Erwin Schrodinger on Consciousness

Here is an extract from the pioneer of quantum theory Erwin Schrodinger, discussing the unity of creation and the implication of this for consciousness.

“The reason why our sentient, percipient, and thinking ego is met nowhere within our scientific world picture can be easily indicated in seven words: because it is itself that world picture. It is identical with the whole and therefore cannot be contained in it as part of it. But of course, here we knock against the arithmetical paradox; there appears to be a great multitude of these conscious egos, the world, however, is only one. This comes from the fashion in which the world-concept produces itself. The several domains of “private” consciousness overlap. The region common to us all where they all overlap is the construct of the “real world around us.” With all that an uncomfortable feeling remains, prompting such questions as; is my world really the same as yours? Is there one real world to be distinguished from its pictures introjected by way of perception into every one of us? And if so, are these pictures like unto the real world or is the latter, the world “in itself,” perhaps very different from the one we perceive?

Such questions are ingenious, but, in my opinion, very apt to confuse the issue. They have no adequate answers. They are all, or lead to, antinomies springing from the one source, which I called the arithmetical paradox; the many conscious egos from whose mental experiences the one world is concocted.

There are two way out of the number paradox, both appearing rather lunatic from the point of view of present scientific thought (based on ancient Greek thought and thus thoroughly “Western”). One way out is the multiplication of the world in Leibnitz’s fearful doctrine of monads: every monad to be a world by itself, no communication between them; the monad “has no windows,” it is “incommunicado.” That they all agree with each other is called “pre-established harmony”.

There is obviously only one alternative, namely the unification of minds or consciousnesses. Their multiplicity is only apparent, in truth, there is only one mind. This is the doctrine of the Upanishads. And not only the Upanishads.”

Erwin Schrödinger
The Oneness of Mind

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5 Responses to Erwin Schrodinger on Consciousness

  1. whitefrozen says:

    Wouldn’t it be great if more physicists were like Schrodinger, and actually knew philosophy?

  2. whitefrozen says:

    Though his understanding of the Gospel of Thomas, which is profoundly gnostic, is odd. If there was anything which distinguished gnosticism, it was its profound dualism – it certainly did not hold to any kind of unity of creation.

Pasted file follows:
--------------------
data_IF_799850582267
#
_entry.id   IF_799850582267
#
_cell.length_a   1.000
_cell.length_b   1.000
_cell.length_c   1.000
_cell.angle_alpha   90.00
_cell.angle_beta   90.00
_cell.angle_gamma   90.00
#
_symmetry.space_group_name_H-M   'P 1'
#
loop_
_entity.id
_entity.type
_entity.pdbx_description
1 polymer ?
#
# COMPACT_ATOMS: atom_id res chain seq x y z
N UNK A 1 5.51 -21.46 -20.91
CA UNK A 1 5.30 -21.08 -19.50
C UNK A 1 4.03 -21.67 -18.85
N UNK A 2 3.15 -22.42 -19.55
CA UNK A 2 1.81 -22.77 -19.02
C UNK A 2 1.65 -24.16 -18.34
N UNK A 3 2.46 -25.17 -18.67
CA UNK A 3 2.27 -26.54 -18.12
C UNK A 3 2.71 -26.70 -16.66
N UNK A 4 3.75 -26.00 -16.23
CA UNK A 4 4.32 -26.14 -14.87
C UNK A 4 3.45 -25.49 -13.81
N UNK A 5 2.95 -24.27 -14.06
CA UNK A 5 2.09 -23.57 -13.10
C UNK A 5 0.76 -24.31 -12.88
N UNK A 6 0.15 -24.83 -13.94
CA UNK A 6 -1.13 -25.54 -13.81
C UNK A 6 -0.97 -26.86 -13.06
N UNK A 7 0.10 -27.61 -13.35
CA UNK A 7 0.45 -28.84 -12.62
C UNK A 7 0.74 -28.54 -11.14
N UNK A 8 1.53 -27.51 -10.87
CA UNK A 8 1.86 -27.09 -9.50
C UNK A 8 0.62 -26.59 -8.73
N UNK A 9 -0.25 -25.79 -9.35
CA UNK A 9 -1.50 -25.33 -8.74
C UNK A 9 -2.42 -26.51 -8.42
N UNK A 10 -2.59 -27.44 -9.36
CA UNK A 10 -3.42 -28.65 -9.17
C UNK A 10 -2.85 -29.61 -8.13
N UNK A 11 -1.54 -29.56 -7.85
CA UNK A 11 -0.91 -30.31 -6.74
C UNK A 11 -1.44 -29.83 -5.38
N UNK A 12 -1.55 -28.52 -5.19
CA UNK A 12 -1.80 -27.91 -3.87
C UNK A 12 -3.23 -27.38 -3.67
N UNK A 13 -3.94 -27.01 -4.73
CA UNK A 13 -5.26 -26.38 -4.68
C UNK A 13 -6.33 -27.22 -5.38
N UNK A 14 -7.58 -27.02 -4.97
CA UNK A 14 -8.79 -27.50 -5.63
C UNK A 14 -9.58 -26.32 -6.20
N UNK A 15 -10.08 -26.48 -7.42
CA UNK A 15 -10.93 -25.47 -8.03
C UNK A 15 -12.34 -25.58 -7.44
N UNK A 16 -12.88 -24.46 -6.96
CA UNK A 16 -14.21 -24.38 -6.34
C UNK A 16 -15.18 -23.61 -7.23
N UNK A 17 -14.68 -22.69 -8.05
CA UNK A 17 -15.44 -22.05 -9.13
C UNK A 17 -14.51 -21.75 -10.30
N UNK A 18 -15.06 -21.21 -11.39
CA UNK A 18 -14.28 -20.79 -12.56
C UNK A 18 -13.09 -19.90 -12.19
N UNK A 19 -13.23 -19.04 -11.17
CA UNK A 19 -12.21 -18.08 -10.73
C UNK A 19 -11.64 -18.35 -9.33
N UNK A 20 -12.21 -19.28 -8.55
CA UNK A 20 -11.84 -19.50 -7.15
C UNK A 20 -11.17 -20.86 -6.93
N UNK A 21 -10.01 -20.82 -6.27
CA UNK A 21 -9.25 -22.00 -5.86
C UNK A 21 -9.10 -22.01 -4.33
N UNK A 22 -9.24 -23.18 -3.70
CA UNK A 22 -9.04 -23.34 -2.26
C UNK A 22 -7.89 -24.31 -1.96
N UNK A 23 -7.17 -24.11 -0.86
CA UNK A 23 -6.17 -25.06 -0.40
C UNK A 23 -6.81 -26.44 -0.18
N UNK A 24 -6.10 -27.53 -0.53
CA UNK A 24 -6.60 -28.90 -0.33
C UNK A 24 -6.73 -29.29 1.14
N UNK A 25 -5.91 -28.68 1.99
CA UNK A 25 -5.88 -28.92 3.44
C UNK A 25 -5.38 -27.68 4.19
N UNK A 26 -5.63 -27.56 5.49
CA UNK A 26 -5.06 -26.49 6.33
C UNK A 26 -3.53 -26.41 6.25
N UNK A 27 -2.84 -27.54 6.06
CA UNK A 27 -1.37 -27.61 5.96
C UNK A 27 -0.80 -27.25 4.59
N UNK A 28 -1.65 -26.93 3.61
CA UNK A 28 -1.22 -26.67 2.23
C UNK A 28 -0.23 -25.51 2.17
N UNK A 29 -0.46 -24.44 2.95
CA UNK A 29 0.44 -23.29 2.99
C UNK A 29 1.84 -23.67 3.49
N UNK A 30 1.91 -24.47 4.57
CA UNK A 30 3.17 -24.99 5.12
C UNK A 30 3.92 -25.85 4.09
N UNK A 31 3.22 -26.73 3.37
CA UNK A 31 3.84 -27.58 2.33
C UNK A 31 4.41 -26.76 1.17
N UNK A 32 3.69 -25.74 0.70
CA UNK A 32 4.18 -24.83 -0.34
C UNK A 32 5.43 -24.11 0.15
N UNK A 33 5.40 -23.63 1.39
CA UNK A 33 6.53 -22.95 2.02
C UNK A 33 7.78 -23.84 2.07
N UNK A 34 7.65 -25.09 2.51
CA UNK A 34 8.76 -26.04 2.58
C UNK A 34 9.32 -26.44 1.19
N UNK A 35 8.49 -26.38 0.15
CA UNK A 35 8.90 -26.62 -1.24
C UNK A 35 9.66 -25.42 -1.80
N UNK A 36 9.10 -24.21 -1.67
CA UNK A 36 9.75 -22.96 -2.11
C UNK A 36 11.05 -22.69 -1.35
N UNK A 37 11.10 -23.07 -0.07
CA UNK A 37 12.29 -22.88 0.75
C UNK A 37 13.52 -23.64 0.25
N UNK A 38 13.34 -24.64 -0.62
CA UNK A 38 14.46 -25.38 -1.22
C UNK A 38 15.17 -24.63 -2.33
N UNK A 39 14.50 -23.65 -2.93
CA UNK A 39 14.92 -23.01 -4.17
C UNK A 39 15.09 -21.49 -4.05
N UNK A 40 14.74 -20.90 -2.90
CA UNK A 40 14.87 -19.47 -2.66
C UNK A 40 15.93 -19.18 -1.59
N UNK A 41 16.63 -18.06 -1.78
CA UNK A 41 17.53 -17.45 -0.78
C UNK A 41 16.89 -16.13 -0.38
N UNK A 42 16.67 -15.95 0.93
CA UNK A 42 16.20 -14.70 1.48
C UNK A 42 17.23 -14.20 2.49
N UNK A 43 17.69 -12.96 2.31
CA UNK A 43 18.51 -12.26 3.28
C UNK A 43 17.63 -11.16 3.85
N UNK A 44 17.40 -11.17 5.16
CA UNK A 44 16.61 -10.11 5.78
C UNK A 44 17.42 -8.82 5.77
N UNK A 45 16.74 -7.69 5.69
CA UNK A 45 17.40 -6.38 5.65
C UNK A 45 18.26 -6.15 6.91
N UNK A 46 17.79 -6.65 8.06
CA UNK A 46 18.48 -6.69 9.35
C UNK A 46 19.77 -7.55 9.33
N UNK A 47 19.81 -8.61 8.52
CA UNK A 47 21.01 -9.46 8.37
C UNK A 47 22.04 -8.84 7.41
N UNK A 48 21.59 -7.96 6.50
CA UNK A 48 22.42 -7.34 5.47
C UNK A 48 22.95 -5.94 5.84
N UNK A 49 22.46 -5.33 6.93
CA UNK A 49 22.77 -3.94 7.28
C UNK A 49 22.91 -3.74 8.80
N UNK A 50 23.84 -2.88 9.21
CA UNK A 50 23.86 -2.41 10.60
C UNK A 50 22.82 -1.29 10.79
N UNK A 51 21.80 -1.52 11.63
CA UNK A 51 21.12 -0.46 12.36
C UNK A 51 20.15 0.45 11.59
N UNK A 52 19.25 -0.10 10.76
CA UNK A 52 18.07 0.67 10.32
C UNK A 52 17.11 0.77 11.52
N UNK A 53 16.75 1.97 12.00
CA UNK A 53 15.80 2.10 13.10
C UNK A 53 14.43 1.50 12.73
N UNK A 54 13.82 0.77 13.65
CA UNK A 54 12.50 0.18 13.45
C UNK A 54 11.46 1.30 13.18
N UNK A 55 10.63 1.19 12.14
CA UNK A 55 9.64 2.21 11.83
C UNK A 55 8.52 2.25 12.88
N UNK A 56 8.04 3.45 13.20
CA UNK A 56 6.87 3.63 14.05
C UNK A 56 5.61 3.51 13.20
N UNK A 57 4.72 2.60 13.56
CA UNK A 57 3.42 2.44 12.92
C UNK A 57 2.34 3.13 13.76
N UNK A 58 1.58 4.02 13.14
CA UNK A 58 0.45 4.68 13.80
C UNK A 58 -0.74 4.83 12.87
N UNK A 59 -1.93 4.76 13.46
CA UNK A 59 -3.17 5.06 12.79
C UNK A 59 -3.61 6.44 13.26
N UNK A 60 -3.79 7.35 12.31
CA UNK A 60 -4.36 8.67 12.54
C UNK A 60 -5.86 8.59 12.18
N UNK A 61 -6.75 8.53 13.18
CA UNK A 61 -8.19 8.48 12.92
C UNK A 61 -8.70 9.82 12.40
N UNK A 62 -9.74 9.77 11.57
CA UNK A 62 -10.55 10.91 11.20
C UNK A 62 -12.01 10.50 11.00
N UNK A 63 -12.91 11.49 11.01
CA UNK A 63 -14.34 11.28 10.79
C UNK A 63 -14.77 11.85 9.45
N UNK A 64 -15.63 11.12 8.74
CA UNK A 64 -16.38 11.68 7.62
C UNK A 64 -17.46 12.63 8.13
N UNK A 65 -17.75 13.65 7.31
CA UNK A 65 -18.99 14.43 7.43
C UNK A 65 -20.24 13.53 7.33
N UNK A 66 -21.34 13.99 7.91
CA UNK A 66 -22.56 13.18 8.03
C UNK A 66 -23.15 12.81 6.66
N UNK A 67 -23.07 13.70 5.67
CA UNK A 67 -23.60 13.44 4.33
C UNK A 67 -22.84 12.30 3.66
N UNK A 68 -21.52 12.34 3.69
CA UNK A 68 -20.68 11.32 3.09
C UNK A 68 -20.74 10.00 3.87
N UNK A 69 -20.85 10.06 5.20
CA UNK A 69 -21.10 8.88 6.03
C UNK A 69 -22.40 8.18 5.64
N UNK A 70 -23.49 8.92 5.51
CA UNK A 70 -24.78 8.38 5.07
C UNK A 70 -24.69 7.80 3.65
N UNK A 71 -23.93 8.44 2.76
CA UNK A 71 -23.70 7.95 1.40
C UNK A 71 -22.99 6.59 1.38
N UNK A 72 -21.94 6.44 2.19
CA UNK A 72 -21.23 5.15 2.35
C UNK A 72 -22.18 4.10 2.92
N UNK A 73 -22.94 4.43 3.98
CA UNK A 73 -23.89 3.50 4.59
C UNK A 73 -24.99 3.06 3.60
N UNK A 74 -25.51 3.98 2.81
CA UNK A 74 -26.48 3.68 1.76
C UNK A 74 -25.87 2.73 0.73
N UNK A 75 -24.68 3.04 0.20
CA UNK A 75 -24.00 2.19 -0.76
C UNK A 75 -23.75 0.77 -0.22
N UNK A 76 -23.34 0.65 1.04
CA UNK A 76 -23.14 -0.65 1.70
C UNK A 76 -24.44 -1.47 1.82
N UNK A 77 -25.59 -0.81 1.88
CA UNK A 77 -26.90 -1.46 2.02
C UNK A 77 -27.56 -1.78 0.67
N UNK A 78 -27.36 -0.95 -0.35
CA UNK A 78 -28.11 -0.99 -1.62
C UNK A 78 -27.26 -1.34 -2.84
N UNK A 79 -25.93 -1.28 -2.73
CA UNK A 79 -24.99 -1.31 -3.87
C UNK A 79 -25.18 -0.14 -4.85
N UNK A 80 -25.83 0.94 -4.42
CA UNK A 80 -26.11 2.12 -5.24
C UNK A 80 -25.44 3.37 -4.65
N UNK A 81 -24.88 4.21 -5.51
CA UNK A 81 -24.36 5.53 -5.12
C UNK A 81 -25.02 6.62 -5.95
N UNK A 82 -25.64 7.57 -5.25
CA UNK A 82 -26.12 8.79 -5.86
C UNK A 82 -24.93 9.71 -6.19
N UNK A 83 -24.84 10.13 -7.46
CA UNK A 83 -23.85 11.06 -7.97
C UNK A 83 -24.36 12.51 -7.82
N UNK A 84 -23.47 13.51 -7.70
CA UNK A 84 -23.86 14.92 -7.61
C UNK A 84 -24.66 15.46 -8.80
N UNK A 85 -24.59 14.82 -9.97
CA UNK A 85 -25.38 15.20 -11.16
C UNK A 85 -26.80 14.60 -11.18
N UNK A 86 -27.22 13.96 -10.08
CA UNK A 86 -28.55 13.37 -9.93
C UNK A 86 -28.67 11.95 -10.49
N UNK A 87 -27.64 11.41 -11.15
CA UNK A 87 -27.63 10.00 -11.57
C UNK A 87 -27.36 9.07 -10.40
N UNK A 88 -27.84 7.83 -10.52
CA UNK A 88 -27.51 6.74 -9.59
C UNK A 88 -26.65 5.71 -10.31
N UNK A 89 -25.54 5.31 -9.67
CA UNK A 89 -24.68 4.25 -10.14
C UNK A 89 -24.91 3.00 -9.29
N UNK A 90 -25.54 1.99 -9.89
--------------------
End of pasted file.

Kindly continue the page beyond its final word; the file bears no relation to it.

3. guymax says:

    Yes, it would be great. The level of philosophical debate in physics is a scandal. It seems to me that physics is beginning to look very insular and old-fashioned.

    I’ve not read anything by Schrodinger about Thomas so cannot comment on that. He wouldn’t have known the Nag Hammadi library.

    As I see it, Gnosticism may sometimes be dualism, but gnosticism (lower case) is not. Thomas is certainly not promoting dualism, it is the rejection of dualism. To me so is, overall, the Nag Hammadi library. But interpretations vary and some of the issues are subtle. There’s plenty of room for disagreements.

    If we go back to Zoroaster we find a trinity of deities or hypostases in Gnosticism, thus allowing dualism to be resolved by a unification. Later on the trinity was lost, and the two remaining deities became a dualism. Even then, in the most dualistic of traditions there is often a hint that this dualism is not fundamental. Then there is mitigated dualism, absolute dualism, non-reductive dualism, etc. Christianity is often dualistic in one of these senses, in its division of the world into good and evil, in the idea that we are fundamentally apart from God, and so on. . .

    But I’d never argue for Gnosticism, which takes various forms and is difficult to define, only for gnosticism.
    .

  4. guymax says:

    I find that definitions cause so many problems that it’s hard to say anything definitive. There’s always a use of the words one didn’t reckon on. I sometimes suspect that all philosophical discussions are at cross-purposes.

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